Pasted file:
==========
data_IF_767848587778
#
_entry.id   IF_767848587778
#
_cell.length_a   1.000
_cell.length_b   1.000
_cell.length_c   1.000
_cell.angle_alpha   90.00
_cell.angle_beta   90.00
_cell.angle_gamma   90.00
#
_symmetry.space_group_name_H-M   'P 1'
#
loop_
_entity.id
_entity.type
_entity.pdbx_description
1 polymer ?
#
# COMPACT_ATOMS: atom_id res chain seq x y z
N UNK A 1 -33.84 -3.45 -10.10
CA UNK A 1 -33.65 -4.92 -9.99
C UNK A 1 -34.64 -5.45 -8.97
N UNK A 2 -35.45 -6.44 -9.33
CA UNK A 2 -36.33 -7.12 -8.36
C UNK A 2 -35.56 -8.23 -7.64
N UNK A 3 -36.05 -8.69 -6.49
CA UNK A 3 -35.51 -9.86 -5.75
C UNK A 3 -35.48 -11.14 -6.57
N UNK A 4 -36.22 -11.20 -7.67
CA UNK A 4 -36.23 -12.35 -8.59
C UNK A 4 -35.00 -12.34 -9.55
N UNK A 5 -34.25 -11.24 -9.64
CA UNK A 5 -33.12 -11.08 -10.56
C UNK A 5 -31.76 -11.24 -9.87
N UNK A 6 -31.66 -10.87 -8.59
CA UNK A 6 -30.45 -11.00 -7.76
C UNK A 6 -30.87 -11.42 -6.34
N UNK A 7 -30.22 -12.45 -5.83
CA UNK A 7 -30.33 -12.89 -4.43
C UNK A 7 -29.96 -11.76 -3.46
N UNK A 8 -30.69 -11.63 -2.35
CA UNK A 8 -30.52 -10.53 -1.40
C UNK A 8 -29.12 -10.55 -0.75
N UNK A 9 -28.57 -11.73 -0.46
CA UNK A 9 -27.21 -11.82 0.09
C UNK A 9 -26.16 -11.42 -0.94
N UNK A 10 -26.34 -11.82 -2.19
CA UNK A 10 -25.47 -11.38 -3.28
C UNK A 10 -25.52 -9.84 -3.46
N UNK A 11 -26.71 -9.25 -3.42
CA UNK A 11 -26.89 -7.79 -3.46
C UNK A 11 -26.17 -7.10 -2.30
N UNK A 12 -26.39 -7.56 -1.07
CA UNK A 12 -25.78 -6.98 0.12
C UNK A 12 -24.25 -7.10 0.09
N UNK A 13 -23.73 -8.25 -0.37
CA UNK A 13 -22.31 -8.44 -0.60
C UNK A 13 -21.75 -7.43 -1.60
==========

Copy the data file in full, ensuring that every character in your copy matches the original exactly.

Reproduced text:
data_IF_767848587778
#
_entry.id   IF_767848587778
#
_cell.length_a   1.000
_cell.length_b   1.000
_cell.length_c   1.000
_cell.angle_alpha   90.00
_cell.angle_beta   90.00
_cell.angle_gamma   90.00
#
_symmetry.space_group_name_H-M   'P 1'
#
loop_
_entity.id
_entity.type
_entity.pdbx_description
1 polymer ?
#
# COMPACT_ATOMS: atom_id res chain seq x y z
N UNK A 1 -33.84 -3.45 -10.10
CA UNK A 1 -33.65 -4.92 -9.99
C UNK A 1 -34.64 -5.45 -8.97
N UNK A 2 -35.45 -6.44 -9.33
CA UNK A 2 -36.33 -7.12 -8.36
C UNK A 2 -35.56 -8.23 -7.64
N UNK A 3 -36.05 -8.69 -6.49
CA UNK A 3 -35.51 -9.86 -5.75
C UNK A 3 -35.48 -11.14 -6.57
N UNK A 4 -36.22 -11.20 -7.67
CA UNK A 4 -36.23 -12.35 -8.59
C UNK A 4 -35.00 -12.34 -9.55
N UNK A 5 -34.25 -11.24 -9.64
CA UNK A 5 -33.12 -11.08 -10.56
C UNK A 5 -31.76 -11.24 -9.87
N UNK A 6 -31.66 -10.87 -8.59
CA UNK A 6 -30.45 -11.00 -7.76
C UNK A 6 -30.87 -11.42 -6.34
N UNK A 7 -30.22 -12.45 -5.83
CA UNK A 7 -30.33 -12.89 -4.43
C UNK A 7 -29.96 -11.76 -3.46
N UNK A 8 -30.69 -11.63 -2.35
CA UNK A 8 -30.52 -10.53 -1.40
C UNK A 8 -29.12 -10.55 -0.75
N UNK A 9 -28.57 -11.73 -0.46
CA UNK A 9 -27.21 -11.82 0.09
C UNK A 9 -26.16 -11.42 -0.94
N UNK A 10 -26.34 -11.82 -2.19
CA UNK A 10 -25.47 -11.38 -3.28
C UNK A 10 -25.52 -9.84 -3.46
N UNK A 11 -26.71 -9.25 -3.42
CA UNK A 11 -26.89 -7.79 -3.46
C UNK A 11 -26.17 -7.10 -2.30
N UNK A 12 -26.39 -7.56 -1.07
CA UNK A 12 -25.78 -6.98 0.12
C UNK A 12 -24.25 -7.10 0.09
N UNK A 13 -23.73 -8.25 -0.37
CA UNK A 13 -22.31 -8.44 -0.60
C UNK A 13 -21.75 -7.43 -1.60